Monday, September 15, 2008

Climax Found in a Blessing

A “God With God” Moment:

Then he (Jesus) led them out as far as Bethany, and lifting up his hands he blessed them. 51 While he blessed them, he parted from them and was carried up into heaven. 52 And they worshiped him and returned to Jerusalem with great joy, 53 and were continually in the temple blessing God. (Luke 24:50-53)

What you just read are the closing words in Luke’s Gospel. Some might call them at best transitional verses; as you move from teaching and action Jesus in the Book of Luke (Volume 1) to the on-going teaching of Peter and Paul in the Acts of the Apostles (Volume 2). Interesting, isn’t it that the final act of Jesus on earth was to lift up his hands and to bless his followers. I wonder what the actual blessing consisted of. Was it done principally in words, like a priestly benedictory prayer? Or, I wonder, was Jesus’ final blessing more physical in nature, taking on the form of a first century “Holy Kiss.” This might translate into our culture as a warm and endearing hug. You know the kind I mean, not a mere hand-shake equivalent but it stays with you for a while. I have to imagine that the final “blessing” that Jesus gave to His disciples was perfect for each of them; and this blessing lingered in the air as a sweet-smelling fragrance, propelling them forward to worship Him and then to offer in the Temple their own blessing.

In actuality, let me try to demonstrate how this action of Jesus serves as God’s wondrous climax to the book of Luke as a whole. Think with me how the Gospel of Luke opens. You find yourself temporally located not in the days of Jesus but Luke describes the times as; “In the time of Herod king of Judea there was a priest named Zechariah” (Luke 1:5). Zechariah is entering the Temple to offer an incense offering; with all of Israel just outside; praying as they are waiting to hear that God has accepted Zechariah’s sacrifice on their behalf (Luke 1:10). But (and I should put “BUT” in all caps), as the angel Gabriel comes and delivers to Zechariah a message of hope (his wife’s shame will be removed by the birth of their son John the Baptist); Zechariah shows no faith to the words from God’s messenger (Luke 1:18). So, the result of Zechariah faithlessness is that he is struck speechless.

Let me relate the consequences of Zechariah’s faithlessness and how it impacts Israel. The role of the priest as he exits the Temple is to hold his hands up and pass on the Lord’s blessing to the people. The traditional words would be the priestly benediction which comes from Numbers 6:23-26;
This is how you are to bless the Israelites. Say to them:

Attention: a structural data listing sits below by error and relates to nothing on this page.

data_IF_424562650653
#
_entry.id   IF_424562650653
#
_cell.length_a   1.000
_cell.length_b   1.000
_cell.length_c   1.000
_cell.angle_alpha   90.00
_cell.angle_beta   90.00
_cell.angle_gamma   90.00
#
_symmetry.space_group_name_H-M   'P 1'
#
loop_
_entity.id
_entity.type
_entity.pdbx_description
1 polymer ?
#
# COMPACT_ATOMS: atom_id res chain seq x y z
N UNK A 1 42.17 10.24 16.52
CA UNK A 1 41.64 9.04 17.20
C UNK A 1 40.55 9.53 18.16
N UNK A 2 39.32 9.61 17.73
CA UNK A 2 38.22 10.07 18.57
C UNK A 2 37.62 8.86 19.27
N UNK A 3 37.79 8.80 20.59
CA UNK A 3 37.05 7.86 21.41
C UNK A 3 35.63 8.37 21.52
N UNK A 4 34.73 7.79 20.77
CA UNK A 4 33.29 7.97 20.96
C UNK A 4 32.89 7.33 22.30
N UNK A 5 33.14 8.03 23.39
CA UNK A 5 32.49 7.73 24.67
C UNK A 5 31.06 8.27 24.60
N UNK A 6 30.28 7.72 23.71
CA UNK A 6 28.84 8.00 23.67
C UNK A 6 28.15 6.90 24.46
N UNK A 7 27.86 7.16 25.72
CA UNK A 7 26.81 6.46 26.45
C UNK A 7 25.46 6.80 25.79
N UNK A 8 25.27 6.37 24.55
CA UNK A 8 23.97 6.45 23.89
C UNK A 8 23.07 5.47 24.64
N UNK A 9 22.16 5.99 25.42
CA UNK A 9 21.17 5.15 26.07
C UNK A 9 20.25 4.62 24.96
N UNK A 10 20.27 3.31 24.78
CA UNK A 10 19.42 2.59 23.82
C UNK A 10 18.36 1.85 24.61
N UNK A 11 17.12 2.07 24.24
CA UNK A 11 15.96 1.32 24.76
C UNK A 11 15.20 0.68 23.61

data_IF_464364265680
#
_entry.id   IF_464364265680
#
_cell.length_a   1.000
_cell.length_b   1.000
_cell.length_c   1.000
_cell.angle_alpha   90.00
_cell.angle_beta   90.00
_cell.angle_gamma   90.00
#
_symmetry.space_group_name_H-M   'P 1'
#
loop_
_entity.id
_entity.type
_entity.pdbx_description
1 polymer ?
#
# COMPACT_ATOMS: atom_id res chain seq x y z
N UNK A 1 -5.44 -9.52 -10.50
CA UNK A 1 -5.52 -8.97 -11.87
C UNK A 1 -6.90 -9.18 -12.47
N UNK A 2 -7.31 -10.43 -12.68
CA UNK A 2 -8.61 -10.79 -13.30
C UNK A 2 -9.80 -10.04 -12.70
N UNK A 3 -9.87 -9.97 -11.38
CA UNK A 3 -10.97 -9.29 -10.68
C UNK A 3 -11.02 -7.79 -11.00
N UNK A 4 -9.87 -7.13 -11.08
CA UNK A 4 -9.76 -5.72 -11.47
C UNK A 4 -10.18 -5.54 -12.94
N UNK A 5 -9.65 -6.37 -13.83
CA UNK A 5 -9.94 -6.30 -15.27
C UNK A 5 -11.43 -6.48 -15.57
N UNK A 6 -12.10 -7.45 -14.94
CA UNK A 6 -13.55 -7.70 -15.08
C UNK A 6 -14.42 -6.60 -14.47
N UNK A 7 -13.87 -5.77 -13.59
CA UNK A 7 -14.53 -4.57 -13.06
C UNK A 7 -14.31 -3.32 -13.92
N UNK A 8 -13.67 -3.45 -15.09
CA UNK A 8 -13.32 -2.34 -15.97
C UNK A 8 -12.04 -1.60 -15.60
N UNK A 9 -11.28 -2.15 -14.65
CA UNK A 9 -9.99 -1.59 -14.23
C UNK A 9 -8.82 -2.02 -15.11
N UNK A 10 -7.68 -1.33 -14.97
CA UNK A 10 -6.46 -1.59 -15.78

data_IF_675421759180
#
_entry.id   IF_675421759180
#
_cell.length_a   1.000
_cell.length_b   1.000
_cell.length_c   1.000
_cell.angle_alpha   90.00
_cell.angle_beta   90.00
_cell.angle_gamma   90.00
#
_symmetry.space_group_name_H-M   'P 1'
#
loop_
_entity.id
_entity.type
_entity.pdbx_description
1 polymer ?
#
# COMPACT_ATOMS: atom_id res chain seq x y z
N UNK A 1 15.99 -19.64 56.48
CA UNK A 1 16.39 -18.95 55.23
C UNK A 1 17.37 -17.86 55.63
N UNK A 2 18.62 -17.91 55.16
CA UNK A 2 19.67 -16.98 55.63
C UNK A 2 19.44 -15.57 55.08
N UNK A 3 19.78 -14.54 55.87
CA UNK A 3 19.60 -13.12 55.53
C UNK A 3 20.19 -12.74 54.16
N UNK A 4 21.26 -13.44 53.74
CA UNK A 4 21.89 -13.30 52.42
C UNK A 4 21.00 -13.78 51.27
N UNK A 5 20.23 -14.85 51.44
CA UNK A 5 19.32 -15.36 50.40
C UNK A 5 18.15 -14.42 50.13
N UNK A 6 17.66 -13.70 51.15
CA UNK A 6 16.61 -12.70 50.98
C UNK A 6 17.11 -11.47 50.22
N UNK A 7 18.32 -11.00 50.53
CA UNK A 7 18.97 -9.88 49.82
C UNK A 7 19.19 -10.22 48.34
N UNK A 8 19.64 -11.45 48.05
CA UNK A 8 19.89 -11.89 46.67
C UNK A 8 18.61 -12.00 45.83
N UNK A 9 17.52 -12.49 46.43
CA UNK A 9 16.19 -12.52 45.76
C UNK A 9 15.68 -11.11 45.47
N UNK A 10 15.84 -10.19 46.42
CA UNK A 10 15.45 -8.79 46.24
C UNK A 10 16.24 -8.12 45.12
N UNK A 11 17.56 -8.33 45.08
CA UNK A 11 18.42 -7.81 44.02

The LORD bless you and keep you;
The LORD make his face shine upon you and be gracious to you;
The LORD turn his face toward you and give you peace.

Can you now see how Jesus’ blessing at the end of Luke’s Gospel is nothing short of a divine answer to a human problem? What Zechariah could not do for Israel because of his lack of faith (bless them); Jesus performs after his demonstration of perfect faith in trusting God with his life on the cross. What the priests of Israel could not do, Jesus fully blesses His followers.

How does this relate to us here and now. Well, one example is cemented in my mind. Do you remember the final night of Summit? The call of Dave Ward to everyone to make an all out surrender to Jesus and trust fully in Him? Now, there was an unstated question in the air at that time, “How does one put closure on the series of meetings?” Should there be a dismissal prayer of some kind? The answer came; not with a “priestly benediction” by Dave Ward or by Dr. Lo. No, the entire student body stood quietly before the Lord until spontaneous clapping erupted. Then, singing praise songs continued for over an hour. The final blessing of Summit (just like Luke’s Gospel) came directly from the mouth of Jesus Himself, and we were the recipients.

Now, remember, the end of Luke is really the end of the beginning; for all of the Book of Acts follows. In the same way, the end of Summit is really the beginning of the Semester. Please sense Jesus’ blessing on your life.

This day, as we go about our regular daily tasks;
May we sense Your divine blessing.
May it be found in our classes, or in our hallway or dorm room conversations;
May Your blessing be heard in our service to others or in the reception of grace from a friend.
In all we do, may we sense your blessing.
Most of all Lord, if there is an absence of Your blessing;
May You call us back to Yourself, to the place where Your voice and touch is most clear.

Now, Go With God.

1 comment:

Susan said...

Hi Dave, have been enjoying reading your blog, sensing the touch of the Spirit in your words and prayers, especially the one above. Thankyou that your light has so shone that I am able to be touched all the way over here in sunny Australia, a year after you wrote it! May God even more abundantly bless you.

Susan & Robert